Discussing Doulas with Your Doctor

Did you hear the one about the pregnant woman who was discouraged by her obstetrician from hiring a doula?  It’s not a joke, not folklore, and the stories of distrust or even confrontation between hospital staff and doulas is also not new. As knowledge of and about doulas has increased in the last few decades, many couples will continue to have a discussion with their practitioners about whether or not to hire a doula, also known as a “labor assistant” or “monitrice.”

A quick search on the internet of “obs against doulas” yields numerous hits. Some very confused mothers write into listservs questioning why their doctors would discourage them from having an advocate in the labor room. Some very passionate mothers and/or birth advocates respond that the confused mothers should change obstetricians or find a midwife. They recommend that they find a doctor more accepting of patients’ choices and ultimately welcome the doula into the delivery room. Sometimes, however, a change in medical practitioners, especially late in pregnancy is impossible. Let’s imagine a discussion between an expecting couple and their ob, explore the reasons why a medical practitioner might discourage a couple from using a doula, the potential implications of this recommendation, and ultimately, the benefits of hiring a doula.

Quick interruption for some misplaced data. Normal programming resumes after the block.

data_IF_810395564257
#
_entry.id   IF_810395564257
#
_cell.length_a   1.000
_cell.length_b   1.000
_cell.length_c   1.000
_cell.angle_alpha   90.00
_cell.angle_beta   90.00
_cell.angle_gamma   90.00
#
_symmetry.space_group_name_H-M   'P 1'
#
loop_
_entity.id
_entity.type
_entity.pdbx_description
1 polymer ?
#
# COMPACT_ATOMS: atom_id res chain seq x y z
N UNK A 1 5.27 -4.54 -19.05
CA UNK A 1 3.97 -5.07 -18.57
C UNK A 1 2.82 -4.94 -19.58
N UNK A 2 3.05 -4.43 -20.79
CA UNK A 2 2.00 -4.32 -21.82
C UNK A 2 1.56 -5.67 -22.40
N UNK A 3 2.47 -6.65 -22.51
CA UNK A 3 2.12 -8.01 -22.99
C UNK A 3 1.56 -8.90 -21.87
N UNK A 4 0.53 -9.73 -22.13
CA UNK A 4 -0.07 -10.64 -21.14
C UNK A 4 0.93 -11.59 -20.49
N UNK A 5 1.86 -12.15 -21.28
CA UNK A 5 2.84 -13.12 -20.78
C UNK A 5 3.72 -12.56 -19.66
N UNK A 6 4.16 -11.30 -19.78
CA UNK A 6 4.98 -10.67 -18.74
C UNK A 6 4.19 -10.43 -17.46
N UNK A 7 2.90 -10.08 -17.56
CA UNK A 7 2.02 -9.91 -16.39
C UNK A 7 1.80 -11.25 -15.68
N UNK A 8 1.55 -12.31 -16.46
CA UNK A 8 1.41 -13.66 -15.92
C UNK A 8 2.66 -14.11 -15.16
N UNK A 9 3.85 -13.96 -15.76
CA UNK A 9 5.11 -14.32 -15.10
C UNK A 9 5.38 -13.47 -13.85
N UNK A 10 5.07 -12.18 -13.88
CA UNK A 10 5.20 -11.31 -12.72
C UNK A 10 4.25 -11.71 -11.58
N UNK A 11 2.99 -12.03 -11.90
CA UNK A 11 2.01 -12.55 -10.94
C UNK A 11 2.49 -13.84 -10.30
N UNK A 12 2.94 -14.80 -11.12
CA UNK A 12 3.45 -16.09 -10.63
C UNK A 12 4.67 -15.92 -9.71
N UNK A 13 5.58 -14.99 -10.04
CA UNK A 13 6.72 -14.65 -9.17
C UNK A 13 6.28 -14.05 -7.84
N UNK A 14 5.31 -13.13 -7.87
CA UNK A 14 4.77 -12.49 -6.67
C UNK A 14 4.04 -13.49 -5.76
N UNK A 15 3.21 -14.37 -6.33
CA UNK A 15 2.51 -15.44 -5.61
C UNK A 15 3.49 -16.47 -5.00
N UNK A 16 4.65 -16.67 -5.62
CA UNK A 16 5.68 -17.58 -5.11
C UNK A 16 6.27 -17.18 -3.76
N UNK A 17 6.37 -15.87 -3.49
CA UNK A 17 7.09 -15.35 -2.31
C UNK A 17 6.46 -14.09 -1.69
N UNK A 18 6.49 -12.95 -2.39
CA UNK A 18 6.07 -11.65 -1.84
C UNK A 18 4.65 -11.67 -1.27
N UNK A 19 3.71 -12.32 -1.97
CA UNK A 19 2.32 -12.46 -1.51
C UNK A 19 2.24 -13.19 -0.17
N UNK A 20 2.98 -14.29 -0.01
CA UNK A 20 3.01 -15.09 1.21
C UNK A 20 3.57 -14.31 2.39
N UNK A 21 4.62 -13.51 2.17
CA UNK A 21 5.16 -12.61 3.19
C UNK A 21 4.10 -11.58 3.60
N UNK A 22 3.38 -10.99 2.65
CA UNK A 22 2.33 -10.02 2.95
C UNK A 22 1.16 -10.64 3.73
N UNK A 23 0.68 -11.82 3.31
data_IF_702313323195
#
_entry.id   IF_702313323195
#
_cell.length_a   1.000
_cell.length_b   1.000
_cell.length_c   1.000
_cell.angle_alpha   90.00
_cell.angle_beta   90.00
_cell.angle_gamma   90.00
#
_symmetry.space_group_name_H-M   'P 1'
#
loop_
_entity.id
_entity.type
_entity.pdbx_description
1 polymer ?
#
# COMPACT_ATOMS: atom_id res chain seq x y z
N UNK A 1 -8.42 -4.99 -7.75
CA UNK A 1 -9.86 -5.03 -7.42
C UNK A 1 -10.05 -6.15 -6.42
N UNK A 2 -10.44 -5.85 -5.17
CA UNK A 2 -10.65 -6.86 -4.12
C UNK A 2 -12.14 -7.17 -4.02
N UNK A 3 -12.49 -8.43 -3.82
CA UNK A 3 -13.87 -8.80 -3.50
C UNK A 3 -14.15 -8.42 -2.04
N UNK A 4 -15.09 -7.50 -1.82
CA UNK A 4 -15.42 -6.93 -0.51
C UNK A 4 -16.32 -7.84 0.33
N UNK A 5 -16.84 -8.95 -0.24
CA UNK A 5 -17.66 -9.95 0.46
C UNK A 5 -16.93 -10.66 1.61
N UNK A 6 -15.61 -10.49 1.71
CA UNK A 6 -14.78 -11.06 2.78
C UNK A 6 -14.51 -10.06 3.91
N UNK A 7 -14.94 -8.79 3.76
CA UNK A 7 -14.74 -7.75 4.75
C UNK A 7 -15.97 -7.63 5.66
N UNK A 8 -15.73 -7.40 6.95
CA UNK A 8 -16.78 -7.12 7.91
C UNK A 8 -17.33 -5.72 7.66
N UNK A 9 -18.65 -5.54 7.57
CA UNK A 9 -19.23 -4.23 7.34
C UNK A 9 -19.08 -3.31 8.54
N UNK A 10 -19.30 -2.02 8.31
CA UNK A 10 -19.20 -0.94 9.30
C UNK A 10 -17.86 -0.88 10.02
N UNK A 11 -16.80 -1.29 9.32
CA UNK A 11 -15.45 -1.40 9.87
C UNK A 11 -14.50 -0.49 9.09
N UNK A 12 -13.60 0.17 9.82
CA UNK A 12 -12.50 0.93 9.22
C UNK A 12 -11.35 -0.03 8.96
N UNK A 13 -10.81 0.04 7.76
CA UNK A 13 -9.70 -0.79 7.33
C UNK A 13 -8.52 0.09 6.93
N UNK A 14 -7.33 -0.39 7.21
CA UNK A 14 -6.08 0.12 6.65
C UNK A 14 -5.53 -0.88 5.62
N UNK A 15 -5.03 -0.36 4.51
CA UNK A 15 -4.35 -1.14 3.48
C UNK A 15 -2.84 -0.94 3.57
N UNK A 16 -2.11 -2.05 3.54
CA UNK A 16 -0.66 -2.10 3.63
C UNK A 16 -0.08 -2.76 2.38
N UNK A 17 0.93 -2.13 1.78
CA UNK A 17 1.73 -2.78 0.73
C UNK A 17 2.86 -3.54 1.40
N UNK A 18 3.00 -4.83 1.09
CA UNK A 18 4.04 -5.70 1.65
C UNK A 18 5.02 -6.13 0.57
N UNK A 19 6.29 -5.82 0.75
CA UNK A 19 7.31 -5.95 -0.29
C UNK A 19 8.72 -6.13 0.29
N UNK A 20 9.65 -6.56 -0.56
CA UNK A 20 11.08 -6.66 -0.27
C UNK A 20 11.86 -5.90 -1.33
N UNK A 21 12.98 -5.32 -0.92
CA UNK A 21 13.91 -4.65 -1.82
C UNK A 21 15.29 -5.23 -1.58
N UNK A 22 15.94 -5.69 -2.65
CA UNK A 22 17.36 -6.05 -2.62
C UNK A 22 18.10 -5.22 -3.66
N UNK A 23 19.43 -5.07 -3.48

I can envision how this topic might come up during a prenatal appointment. The pregnant woman and her partner, having done their homework, and possibly also having taken a childbirth class, ask their doctor, “do we need a doula?” Let’s imagine that we’re still in the middle of a recession and that this is a first pregnancy. Our pregnant mama has had to weigh many factors as she and her partner prepare themselves for the birth of their baby. She may be concerned about the idea that hiring a doula is an extravagance (especially in this economy.) She may have already spent too much money getting ready for the baby, because this is, after all, a consumer driven economy where the acquisition of things rather than services dominates many of our decisions, even those that involve how we give birth—but I digress. She asks herself if a doula could possibly be an unnecessary expense in the long run. She may be interested in having a natural labor, or she may want to remain flexible in case she opts for using medication.  She may not want to feel pressured by someone who she perceives to be only a natural birth advocate. She asks herself if the ob practice that she’s hired and the nurses on staff at the hospital won’t be sufficient to help her and her partner to achieve the best birth possible.